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SALT LAKE CITY -- At no cost, a Utah surgeon is repairing and restoring the faces of women battered by an abusive spouse. The service, part of a program called Face to Face, is helping many of these victims heal physically and psychologically from long-term abusive relationships.
One in every four women will experience domestic violence in her lifetime. -NCADV
A Salt Lake woman, who we'll simply called "Brenda," was in an abusive relationship for eight years. The scars -- physically and emotionally -- have lingered.
"I tried to pretend that everything was OK," Brenda says, "but it was exhausting to pretend to everybody around me, and it just got old after a while. It got very old."
Brenda's bruises and contusions have long since healed, so have numerous trips to the hospital. She remembers one attack in particular.
"He would always pick me up by my neck and make sure that I was listening to him, you know?" Brenda recalls. "He had thrown me into the bathroom towards the bathtub, and I don't know how long I was out. When I woke up, my daughter was sitting next to me on the bathroom floor just crying."
Only approximately 1/4 of all physical assaults, 1/5 of all rapes, and 1/2 of all stalkings of females by partners are reported to police. -NCADV
During another beating, Brenda's nose was broken -- an injury that never went away.
"I got a bloody nose, two black eyes, and I figured it would go away -- and now, it's going away for good," she says.
Going away, as Brenda says, because University of Utah facial plastic surgeon Steven Mobley -- at no cost -- stepped in to repair a final scar.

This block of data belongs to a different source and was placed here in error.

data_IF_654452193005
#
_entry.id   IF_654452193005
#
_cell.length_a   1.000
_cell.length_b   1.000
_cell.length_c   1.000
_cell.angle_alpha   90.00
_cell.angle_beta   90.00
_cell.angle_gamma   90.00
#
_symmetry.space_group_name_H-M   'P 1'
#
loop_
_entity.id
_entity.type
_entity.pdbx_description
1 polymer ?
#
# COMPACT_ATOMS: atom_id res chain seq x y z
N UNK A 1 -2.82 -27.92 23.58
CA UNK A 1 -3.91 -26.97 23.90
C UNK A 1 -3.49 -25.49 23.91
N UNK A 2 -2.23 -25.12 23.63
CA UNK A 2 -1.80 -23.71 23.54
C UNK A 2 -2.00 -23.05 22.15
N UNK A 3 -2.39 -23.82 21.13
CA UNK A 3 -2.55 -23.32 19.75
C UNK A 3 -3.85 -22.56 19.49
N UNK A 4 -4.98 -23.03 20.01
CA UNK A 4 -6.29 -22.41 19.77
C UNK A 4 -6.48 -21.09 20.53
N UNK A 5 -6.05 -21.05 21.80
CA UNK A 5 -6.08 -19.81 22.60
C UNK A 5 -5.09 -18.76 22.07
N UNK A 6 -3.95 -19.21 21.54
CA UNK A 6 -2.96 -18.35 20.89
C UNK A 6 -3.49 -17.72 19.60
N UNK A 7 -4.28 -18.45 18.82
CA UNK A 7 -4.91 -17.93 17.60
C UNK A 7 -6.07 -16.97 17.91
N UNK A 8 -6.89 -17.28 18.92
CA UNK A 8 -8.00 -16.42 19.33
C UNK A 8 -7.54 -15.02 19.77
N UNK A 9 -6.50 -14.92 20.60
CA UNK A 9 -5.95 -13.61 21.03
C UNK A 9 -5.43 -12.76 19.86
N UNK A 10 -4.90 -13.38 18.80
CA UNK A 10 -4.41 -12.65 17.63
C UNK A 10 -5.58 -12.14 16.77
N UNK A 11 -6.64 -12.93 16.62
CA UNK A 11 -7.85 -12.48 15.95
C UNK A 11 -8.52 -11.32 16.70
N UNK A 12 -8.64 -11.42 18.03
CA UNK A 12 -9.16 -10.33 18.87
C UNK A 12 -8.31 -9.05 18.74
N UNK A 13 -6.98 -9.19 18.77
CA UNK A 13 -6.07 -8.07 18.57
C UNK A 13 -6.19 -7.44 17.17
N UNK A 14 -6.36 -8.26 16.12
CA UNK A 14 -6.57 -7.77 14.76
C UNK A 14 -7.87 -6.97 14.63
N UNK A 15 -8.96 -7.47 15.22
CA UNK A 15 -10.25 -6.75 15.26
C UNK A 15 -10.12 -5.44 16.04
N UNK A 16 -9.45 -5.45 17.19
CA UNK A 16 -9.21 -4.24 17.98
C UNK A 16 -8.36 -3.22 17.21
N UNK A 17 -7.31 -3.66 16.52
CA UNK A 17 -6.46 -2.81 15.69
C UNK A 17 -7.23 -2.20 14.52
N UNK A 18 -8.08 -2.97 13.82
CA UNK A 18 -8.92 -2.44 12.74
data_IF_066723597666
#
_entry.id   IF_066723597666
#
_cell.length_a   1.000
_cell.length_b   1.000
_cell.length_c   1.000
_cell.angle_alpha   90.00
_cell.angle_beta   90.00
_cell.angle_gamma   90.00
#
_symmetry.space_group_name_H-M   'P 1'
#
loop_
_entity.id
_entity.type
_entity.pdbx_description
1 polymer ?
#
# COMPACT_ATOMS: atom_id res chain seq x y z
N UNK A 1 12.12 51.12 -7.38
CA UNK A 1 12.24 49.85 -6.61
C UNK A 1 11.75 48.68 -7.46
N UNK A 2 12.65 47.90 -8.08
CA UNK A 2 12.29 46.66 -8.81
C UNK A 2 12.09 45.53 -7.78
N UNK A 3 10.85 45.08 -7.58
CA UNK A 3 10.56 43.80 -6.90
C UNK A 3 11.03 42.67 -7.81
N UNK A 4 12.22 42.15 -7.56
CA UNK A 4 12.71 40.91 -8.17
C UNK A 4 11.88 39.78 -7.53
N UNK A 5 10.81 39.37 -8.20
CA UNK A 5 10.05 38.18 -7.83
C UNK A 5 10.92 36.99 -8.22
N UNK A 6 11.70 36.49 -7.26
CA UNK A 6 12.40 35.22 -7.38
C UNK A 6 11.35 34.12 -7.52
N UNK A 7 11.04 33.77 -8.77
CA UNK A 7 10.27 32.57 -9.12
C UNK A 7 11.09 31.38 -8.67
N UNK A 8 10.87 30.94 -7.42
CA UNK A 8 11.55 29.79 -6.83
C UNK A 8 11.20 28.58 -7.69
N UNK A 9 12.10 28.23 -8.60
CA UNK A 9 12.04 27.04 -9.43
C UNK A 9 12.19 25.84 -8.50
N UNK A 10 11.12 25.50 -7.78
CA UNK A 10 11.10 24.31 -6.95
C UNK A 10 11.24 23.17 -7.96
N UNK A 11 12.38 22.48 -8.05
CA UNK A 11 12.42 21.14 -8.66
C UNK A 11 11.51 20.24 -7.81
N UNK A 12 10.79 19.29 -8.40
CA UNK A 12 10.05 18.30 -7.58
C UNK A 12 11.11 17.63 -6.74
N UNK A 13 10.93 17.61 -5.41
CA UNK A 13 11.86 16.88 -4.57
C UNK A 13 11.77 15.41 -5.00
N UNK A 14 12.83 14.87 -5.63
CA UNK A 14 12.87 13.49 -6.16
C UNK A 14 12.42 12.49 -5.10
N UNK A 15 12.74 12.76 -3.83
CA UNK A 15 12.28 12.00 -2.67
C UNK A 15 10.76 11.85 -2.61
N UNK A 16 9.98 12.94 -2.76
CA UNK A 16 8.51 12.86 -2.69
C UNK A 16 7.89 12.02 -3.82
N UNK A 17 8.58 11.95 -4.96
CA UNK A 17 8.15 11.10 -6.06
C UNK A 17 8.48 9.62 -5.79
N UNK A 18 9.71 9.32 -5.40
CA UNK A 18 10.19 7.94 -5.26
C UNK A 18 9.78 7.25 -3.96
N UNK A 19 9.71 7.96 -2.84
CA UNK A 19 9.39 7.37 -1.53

As Mobley explains, "We are trying to get her nose to look smoother externally, not having a disfiguring dorsal hump. Internally, her septum, the main wall that divides the right and left nasal passages, is off center; so we'll bring this septum back into the center to make sure air is moving well through both sides of her nose."
An estimated 1.3 million women are victims of physical assault by an intimate partner each year. -NCADV
Pre-surgery computer renditions projected the subtle changes: the hump would disappear, the ridge of the nose would smooth out, and the tip would be slightly raised. Mobley even used a new tool that power sands the bone at a higher speed, producing a smoother finish.
Seventy-five percent of domestic violence injuries disfigure the face and neck. Under a sister charity of the American Academy of Facial Plastic Surgeons, these injuries can now be repaired without financially burdening the patients.
"It's the appreciation that even minor problems on your face really affect your self-esteem. They affect your ability to interact normally in society. I think that's our biggest thrust: to take away that stigmata," Mobley says.
During a follow-up exam, Mobley looked at Brenda's face. He had her smile to see how the nose performed during facial movement.
"You have good width, and your tip is up a little bit," he told her. "I don't see the droop, even when you smile."
Before-and-after computer pictures look great. Brenda looked at both then gave Mobley a professional hug.
"It's going to be nice. It's going to be very nice," she said.
Nice, because the final physical scar of those eight years is gone; nice, because her kids and family surround her; and nice, because life now is just good.
Face to Face surgeons work closely with the National Coalition against Domestic Violence. Women wanting surgery must be out of a dangerous relationship and in a safe spot in their life.
As for Brenda, she's now just wanting to find a place of her own to live.
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